With three games remaining in Courtney McBride’s sophomore season at Heritage, the Patriots’ starting defensive end had five sacks to his name in seven games played.
After going a stretch of two games without recording a sack, McBride choose Alcovy, the Patriots’ biggest Region 3-AAAAAA rival, to take his frustrations out on.
In what McBride calls his favorite high school game to date, he left with five sacks and seven total tackles for a loss in a 17-0 shutout of the Tigers, officially stamping his name as one of Heritage’s next big stars on the defensive side of the ball.
“I think by far it was my best game,” McBride said. “It makes me excited for region play because I know that they’re planning on me. But that was definitely the most memorable game. It just seemed like everything was working for me.”
Nearly two inches taller and 15 pounds heavier, McBride has picked up where he left off last season. With five sacks to his name and 12 tackles for a loss in the Patriots’ first five games, the junior isn’t letting his early season successes cloud the bigger goals he has set for himself this season.
“I’m never really satisfied,” McBride said. “After every game, folks pat me on the back and I don’t let that get to my head. I prepare myself for more and I kind of feel like I have this steam going right now. I had a good game last week and a good game the week before that. I just have to keep building on that.”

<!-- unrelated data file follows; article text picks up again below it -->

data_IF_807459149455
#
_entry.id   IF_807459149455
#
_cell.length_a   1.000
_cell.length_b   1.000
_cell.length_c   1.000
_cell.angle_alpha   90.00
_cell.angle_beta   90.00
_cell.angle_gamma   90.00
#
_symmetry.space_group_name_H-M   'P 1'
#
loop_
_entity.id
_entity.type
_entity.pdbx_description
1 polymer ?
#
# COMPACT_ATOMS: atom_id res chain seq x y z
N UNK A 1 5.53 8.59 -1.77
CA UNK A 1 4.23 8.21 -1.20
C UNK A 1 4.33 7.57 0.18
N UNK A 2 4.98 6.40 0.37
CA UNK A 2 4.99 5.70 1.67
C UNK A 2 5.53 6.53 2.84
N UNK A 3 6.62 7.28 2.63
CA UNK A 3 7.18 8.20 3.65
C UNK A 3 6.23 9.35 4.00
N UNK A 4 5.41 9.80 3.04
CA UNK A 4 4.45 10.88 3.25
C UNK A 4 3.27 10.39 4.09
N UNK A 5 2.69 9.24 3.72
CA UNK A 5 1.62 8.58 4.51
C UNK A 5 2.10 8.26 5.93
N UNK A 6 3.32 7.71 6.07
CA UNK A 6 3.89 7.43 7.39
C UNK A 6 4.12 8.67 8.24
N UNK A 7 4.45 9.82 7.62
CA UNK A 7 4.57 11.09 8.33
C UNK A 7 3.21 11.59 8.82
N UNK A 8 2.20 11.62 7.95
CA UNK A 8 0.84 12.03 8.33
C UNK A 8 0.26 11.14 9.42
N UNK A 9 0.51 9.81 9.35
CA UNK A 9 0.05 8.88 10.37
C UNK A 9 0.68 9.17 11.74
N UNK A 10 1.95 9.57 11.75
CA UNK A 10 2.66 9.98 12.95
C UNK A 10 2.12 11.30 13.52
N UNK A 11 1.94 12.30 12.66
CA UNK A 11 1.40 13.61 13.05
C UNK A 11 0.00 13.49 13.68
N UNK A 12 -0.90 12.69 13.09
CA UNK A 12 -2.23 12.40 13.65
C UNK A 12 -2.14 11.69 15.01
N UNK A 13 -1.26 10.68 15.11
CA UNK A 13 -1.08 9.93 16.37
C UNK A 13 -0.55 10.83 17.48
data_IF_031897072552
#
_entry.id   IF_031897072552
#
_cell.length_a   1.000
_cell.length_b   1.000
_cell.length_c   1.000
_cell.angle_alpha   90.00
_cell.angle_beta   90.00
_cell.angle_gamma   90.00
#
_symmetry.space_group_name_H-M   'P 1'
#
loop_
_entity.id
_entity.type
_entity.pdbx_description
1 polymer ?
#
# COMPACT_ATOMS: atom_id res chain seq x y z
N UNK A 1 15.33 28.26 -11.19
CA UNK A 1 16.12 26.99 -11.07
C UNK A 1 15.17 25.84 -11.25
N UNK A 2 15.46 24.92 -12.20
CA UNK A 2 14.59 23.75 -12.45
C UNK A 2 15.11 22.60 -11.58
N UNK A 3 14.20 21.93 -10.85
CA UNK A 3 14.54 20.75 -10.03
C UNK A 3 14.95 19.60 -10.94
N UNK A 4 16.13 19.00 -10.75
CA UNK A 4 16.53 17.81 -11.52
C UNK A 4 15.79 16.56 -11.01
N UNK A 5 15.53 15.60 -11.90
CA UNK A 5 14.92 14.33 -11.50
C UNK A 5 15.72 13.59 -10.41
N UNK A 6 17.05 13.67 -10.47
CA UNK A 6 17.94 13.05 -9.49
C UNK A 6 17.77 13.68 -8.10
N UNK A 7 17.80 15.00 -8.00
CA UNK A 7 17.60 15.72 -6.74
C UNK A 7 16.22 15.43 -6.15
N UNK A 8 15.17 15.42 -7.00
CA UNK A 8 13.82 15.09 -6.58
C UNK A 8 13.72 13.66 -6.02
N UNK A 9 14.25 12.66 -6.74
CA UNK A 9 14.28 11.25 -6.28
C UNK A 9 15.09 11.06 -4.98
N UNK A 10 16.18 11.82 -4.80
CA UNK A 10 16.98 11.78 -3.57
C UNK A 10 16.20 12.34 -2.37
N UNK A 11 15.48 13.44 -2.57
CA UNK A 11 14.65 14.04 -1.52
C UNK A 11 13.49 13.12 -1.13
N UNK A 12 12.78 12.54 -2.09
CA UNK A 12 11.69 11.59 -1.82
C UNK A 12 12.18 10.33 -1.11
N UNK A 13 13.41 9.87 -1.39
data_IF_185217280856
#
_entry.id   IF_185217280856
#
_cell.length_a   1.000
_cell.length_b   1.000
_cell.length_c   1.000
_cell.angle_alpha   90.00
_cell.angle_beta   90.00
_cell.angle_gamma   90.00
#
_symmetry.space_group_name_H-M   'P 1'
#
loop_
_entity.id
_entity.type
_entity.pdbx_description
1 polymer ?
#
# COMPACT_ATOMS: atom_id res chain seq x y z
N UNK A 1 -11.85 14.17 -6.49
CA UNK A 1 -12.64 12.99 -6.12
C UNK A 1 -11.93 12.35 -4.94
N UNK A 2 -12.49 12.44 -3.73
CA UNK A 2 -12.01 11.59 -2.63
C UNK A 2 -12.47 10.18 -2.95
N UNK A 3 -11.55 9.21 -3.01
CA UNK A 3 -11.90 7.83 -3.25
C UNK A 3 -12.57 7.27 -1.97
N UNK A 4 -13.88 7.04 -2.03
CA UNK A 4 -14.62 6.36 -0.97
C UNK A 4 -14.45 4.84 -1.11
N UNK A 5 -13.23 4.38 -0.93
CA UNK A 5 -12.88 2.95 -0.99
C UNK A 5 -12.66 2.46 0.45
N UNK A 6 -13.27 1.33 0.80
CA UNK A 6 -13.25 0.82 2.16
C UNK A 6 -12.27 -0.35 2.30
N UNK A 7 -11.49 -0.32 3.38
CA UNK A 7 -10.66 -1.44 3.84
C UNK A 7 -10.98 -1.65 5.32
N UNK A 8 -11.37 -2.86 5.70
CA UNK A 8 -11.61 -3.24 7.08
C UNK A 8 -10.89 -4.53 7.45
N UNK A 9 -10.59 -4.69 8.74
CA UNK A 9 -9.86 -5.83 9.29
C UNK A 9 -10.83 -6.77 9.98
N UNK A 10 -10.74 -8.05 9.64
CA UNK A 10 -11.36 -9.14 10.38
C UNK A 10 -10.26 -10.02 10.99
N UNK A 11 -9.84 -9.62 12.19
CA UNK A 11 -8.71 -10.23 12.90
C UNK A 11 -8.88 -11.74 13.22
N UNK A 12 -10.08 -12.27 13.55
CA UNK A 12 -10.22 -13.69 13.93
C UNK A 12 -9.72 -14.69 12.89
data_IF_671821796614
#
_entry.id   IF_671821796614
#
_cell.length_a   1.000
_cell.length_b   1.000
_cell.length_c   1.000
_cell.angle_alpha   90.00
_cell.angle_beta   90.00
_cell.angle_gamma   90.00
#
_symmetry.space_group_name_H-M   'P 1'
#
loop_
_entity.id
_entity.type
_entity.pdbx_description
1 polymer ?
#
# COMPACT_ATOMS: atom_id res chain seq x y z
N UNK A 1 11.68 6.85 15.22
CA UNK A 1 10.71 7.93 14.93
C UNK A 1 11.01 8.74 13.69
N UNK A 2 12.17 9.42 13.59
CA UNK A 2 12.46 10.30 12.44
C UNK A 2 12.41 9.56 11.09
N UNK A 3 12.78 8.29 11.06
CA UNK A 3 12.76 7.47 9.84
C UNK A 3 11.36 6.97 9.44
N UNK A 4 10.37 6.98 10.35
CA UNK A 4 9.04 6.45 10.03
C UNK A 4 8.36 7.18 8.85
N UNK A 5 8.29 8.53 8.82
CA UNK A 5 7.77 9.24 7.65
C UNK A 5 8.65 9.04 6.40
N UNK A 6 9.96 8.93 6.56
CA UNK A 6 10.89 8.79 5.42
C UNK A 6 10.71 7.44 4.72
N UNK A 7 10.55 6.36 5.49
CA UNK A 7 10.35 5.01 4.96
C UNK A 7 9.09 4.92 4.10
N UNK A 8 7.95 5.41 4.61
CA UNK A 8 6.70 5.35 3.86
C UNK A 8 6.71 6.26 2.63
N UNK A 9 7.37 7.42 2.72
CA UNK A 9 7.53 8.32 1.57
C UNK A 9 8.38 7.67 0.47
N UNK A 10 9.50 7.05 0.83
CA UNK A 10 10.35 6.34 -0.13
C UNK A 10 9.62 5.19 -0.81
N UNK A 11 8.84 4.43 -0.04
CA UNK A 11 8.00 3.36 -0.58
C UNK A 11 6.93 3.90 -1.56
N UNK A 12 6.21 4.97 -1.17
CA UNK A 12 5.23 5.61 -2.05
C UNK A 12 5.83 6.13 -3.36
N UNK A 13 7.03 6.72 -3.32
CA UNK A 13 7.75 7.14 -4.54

In the Patriots’ last game, McBride found the end zone for the first time in his career after stripping a South Gwinnett ball carrier and returning it for a touchdown. He finished the game with 1.5 sacks and a season-high five tackles for a loss.
McBride’s rising stardom at Heritage almost never happened. Not in football, at least. Heading into his seventh grade year at Edwards Middle School in Conyers, McBride was ready to hang up his shoulder pads for good and trade them in for a full-time career in basketball.
Standing at only about five feet, six inches as a seventh grader, his lack of height only further drew him away from the game of football, a sport that he began playing at the age of four.
“I had doubts in myself,” McBride said. “It was one of the lowest parts of my confidence. I couldn’t see myself playing because I didn’t have the size or the height at the time. I used to be short and stubby.”
It wasn’t until a former coach of McBride’s convinced him to stick with football, a decision he hasn’t regretted. Roughly one year later, McBride started to grow. In what he has called a steady increase from his eighth grade year until now, McBride hasn’t stopped growing since.
“I started growing taller and taller,” McBride said. “I really started noticing it because I started having back spasms. There was this one back spasm that I had and I couldn’t walk for 2-3 days. I just became 6-foot-3. Last year, I think I was about 6-foot-1.”
As a ninth grader at Heritage, McBride did not play varsity. Instead, he started on the junior varsity team and watched the likes of former Heritage standout and current University of Tennessee defensive tackle Kurott Garland perfect his craft.